You could also adopt the following approach: use (some almost unmodified) Linux kernel, and build everything else (in user space) in your own way (this is still extremely ambitious and will take you many years of work). FWIW, the Pliant system is going that route (and J.PItrat's CAIA system, which still requires a C compiler, etc...). You might then not even use a Linux libc but something else that you have written. Look for example into Bones, a Scheme compiler which runs just on the Linux kernel (without the libc).

You could in principle (with many years of work) make even your own display server (and design its protocol) similar in spirit to Xorg or Wayland and redesign from scratch your GUI above that.

If you are interested more in user interface and less in OS internals, you could work on your own desktop environment (with your own windows manager) on Linux. Then, you'll get a very different look and feel.

But don't forget a hard fact: a Linux distribution is today a very complex system (of more than ten billions lines of code). Your lifetime is not enough to reinvent that alone. And today's desktop or laptop hardware (and essential firmware, like UEFI) is much more complex than what it was when Linus started coding Linux (e.g. even your keyboard wants an USB subsystem).

My hope (but I am pessimistic) is that several academic research teams will today be allowed and funded to work on brand new operating systems ideas (and free software prototypes). This would require funding for more than three years. This sadly does not happen, at least not in Europe (e.g. H2020 research grants only last 3 years) and probably not in North America. Remember Brooks' law and his Mythical Man Month book (first written in 1975, still very actual)... So sadly, a new Linus (making from scratch a new OS) is improbable today, since systems software research is irrelevant (e.g. because a small academic team needs more than 5 years of funding to make an OS with new ideas: remember Brook's observation: "if one woman can make a baby in 9 months, 9 women cannot make a baby in 1 month").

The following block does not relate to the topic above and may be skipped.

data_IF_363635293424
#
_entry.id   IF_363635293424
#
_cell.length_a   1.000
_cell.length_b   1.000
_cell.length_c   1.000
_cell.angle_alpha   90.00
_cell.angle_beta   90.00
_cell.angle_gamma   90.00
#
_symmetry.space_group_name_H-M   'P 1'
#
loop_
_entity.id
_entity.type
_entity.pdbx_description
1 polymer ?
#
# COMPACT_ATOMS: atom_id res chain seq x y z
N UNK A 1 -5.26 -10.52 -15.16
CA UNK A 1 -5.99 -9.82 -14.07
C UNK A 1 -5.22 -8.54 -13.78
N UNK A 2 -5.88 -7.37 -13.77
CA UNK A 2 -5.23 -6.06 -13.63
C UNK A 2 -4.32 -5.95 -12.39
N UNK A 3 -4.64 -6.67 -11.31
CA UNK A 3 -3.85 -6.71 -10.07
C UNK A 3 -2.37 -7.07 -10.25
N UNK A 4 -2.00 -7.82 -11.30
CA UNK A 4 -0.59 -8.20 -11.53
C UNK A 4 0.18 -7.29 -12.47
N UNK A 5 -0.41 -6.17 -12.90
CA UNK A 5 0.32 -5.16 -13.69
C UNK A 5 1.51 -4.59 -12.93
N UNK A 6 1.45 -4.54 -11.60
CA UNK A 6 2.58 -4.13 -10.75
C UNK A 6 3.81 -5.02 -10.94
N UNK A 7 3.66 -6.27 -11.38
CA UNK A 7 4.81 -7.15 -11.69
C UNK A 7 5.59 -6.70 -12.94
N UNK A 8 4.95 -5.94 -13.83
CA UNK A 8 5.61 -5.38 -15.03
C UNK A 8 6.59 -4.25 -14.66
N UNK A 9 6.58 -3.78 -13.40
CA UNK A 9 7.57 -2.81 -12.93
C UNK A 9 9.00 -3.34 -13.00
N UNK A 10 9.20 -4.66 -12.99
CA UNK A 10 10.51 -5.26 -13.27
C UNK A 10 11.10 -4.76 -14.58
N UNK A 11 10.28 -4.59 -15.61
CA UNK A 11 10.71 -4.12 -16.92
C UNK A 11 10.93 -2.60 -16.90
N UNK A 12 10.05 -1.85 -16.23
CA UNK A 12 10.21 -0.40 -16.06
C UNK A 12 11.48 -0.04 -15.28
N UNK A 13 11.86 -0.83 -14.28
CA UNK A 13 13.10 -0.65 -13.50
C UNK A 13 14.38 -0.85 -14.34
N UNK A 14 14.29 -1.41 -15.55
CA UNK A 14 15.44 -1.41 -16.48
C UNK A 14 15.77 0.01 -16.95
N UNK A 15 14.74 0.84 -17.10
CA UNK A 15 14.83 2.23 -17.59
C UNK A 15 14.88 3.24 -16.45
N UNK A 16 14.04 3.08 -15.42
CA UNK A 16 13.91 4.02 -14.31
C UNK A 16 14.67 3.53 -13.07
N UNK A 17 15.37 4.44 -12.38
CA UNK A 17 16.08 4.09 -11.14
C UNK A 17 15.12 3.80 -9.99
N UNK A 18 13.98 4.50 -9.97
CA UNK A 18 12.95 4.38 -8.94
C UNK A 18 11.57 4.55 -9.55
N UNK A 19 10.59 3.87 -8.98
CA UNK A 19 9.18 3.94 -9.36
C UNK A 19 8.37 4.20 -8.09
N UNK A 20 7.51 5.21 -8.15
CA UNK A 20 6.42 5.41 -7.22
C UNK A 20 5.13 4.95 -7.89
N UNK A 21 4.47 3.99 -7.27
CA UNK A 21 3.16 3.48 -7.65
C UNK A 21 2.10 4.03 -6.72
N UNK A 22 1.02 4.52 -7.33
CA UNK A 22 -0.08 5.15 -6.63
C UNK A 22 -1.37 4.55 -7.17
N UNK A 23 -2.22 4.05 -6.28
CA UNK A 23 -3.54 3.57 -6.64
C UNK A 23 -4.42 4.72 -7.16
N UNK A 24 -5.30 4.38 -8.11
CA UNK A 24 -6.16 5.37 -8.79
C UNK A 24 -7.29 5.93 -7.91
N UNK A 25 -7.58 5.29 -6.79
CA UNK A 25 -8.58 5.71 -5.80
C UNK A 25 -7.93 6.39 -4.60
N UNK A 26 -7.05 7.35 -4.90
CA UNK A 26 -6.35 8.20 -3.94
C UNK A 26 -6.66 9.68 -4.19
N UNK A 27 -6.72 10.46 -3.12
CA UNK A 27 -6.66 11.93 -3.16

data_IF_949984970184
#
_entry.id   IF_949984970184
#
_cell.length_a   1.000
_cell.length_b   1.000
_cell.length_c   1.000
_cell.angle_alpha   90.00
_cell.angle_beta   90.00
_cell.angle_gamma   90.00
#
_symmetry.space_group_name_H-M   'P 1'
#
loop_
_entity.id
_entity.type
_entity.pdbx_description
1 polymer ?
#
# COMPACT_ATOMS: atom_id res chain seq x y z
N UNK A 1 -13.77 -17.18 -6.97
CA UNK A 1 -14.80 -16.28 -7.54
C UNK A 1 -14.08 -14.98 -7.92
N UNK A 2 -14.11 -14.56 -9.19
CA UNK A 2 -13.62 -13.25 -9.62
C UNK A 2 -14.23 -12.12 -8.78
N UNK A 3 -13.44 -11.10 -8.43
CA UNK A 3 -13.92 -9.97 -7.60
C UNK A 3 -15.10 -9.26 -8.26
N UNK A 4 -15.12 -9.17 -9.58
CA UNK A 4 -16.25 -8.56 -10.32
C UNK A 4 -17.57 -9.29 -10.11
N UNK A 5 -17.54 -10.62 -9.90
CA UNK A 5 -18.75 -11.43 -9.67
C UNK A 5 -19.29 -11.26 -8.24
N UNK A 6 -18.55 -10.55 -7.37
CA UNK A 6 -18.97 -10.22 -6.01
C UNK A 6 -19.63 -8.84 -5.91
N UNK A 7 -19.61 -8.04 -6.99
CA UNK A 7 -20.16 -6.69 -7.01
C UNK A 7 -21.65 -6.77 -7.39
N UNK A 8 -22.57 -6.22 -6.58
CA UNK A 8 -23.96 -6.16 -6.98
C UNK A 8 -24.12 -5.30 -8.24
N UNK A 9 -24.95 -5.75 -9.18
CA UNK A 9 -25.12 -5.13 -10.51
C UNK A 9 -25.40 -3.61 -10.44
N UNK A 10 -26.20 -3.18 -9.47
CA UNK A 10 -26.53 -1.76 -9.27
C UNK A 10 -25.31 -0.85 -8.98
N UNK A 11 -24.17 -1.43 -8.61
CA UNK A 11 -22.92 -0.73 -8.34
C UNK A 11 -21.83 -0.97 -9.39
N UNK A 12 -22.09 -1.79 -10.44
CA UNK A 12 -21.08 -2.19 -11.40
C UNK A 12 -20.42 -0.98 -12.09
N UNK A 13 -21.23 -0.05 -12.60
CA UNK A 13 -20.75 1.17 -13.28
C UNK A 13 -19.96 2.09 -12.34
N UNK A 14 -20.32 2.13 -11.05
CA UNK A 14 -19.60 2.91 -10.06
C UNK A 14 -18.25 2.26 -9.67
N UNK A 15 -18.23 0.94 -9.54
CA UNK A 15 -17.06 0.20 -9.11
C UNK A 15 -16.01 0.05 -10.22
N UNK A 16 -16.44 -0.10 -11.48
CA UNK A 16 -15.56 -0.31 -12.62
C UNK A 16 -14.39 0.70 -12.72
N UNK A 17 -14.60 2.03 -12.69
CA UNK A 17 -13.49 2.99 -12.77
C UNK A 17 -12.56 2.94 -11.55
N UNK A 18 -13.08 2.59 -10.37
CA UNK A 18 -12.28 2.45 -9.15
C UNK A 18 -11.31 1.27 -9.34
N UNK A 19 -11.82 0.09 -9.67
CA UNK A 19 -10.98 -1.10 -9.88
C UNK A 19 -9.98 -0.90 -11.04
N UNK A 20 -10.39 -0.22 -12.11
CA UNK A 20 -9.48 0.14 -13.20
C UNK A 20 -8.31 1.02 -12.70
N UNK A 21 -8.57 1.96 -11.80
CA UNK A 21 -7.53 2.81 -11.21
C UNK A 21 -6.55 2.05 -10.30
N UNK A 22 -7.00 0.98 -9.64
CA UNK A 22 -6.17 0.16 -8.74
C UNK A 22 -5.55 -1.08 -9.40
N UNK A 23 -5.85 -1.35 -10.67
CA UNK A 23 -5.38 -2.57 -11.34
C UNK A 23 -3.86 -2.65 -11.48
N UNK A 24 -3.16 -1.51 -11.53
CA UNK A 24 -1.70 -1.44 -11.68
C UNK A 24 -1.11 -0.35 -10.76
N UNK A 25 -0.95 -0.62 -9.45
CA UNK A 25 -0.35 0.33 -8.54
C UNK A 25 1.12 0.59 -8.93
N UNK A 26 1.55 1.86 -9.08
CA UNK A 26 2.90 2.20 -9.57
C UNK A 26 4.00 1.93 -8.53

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    +1 Brilliant analysis with lots of resources ! I'd suggest to add to the second paragraph an example of why reuse may be not desirable: most microkernels try to isolate drivers in the user space which requires some significant differences in the design.
    – Christophe
    Oct 13, 2018 at 8:00
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    Also, there is the rather simple objection, that if you were going through all the trouble to do this in the first place, then Windows would be a much more attractive target, because everybody and their dog has drivers for Windows. See ndiswrapper for an example, where this was actually done. Oct 15, 2018 at 7:09
  • OP asked about "Non-mainstream OSes", and I don't think that Windows fit into that category Oct 15, 2018 at 10:53
  • I think the original quote was actually Wernher Von Braun not Brooks, "Crash programs fail because they are based on the theory that, with nine women pregnant, you can get a baby in a month", but Brooks may well have paraphrased.
    – Dan Mills
    Oct 15, 2018 at 15:18
  • Thanks a lot! Didn't know about Linux kernel interface instability, also didn't think about possible paradigm mismatch for different OSes. As to microkernels, that's where I thought it would be easier to do (in userspace), no? OSKit(-ng), NDISwrapper/NDISulator (thanks @JörgWMittag!) seem to be highly interesting, as real projects which tried to actually do this kind of porting. Topic of grants seems mostly unrelated, but I believe MINIX 3 was at least partly funded by a grant?
    – akavel
    Oct 16, 2018 at 11:56